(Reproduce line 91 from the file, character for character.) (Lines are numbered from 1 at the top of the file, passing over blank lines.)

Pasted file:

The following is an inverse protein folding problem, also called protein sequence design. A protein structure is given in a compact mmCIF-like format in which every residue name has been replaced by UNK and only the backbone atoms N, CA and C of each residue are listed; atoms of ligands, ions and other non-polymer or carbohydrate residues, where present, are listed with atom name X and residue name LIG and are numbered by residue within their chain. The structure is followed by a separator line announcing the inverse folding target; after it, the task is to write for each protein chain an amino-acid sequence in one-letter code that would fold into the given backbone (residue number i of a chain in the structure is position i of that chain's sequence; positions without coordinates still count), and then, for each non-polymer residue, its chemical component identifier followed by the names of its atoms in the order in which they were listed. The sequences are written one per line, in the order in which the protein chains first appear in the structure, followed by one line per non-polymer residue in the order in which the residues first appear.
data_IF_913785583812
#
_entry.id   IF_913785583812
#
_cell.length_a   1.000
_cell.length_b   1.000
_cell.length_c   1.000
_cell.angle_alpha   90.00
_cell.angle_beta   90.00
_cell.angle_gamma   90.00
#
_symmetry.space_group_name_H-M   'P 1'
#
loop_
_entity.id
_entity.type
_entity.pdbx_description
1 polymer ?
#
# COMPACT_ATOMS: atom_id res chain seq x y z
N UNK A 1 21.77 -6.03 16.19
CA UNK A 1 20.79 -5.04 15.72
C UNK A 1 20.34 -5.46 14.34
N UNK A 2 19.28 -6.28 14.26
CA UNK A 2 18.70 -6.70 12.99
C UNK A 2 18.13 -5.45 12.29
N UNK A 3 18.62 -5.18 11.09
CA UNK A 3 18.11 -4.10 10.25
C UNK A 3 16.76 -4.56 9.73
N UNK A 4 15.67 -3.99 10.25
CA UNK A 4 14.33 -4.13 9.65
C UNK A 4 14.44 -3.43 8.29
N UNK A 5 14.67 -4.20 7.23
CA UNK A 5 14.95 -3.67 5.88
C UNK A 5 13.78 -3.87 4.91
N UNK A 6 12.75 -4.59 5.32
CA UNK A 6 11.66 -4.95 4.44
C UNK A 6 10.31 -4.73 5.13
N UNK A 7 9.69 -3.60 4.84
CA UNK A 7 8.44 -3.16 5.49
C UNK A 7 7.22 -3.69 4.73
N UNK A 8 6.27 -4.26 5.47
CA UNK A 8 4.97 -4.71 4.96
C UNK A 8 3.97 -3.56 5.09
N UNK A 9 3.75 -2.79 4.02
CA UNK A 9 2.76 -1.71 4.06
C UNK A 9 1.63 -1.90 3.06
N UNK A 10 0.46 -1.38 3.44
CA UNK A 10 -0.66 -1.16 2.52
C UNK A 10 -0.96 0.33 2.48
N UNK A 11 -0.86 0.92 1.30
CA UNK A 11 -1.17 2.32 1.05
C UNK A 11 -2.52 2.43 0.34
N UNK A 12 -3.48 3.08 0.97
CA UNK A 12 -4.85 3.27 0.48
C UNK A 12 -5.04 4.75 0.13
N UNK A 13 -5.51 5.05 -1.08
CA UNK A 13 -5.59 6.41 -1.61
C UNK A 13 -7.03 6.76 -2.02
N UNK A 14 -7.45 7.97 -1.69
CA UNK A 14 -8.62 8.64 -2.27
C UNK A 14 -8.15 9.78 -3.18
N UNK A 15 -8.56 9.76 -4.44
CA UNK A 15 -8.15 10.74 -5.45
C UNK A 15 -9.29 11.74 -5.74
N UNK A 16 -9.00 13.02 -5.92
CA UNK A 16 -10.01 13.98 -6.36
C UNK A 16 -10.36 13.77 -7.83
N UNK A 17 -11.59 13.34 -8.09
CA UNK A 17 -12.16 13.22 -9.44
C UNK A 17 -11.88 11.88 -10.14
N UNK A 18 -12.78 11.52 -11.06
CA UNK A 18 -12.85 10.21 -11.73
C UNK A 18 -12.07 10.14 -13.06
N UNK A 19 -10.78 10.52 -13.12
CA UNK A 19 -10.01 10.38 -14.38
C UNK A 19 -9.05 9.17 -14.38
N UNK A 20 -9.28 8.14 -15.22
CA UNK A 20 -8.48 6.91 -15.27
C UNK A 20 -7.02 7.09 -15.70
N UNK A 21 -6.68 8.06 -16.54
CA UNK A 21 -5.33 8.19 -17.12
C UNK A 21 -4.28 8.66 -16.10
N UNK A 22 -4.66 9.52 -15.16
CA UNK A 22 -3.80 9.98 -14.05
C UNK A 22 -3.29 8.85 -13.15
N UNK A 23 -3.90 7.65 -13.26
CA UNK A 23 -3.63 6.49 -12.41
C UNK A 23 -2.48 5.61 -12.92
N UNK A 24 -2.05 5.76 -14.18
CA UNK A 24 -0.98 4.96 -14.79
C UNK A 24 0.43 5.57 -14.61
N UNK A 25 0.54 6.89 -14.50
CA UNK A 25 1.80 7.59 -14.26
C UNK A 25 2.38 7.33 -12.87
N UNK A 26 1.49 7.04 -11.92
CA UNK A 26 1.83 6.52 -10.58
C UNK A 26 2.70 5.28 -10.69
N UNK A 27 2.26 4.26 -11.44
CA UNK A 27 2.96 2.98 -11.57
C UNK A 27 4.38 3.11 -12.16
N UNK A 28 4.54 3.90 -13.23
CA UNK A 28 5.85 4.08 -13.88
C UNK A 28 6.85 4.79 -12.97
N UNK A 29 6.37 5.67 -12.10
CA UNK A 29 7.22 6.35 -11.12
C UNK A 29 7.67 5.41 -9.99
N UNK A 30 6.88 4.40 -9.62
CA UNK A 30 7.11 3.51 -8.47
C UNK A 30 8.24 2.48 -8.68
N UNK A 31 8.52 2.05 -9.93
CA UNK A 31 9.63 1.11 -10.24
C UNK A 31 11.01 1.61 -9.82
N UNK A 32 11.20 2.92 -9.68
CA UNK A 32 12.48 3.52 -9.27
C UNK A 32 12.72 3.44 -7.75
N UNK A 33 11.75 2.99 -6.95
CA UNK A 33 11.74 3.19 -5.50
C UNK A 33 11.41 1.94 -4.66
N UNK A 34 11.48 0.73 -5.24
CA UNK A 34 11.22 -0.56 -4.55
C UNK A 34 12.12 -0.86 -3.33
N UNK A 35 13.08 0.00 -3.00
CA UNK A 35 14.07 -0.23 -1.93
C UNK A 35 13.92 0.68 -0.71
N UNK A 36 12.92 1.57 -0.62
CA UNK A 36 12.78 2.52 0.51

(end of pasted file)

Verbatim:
N UNK A 24 -2.05 5.76 -14.18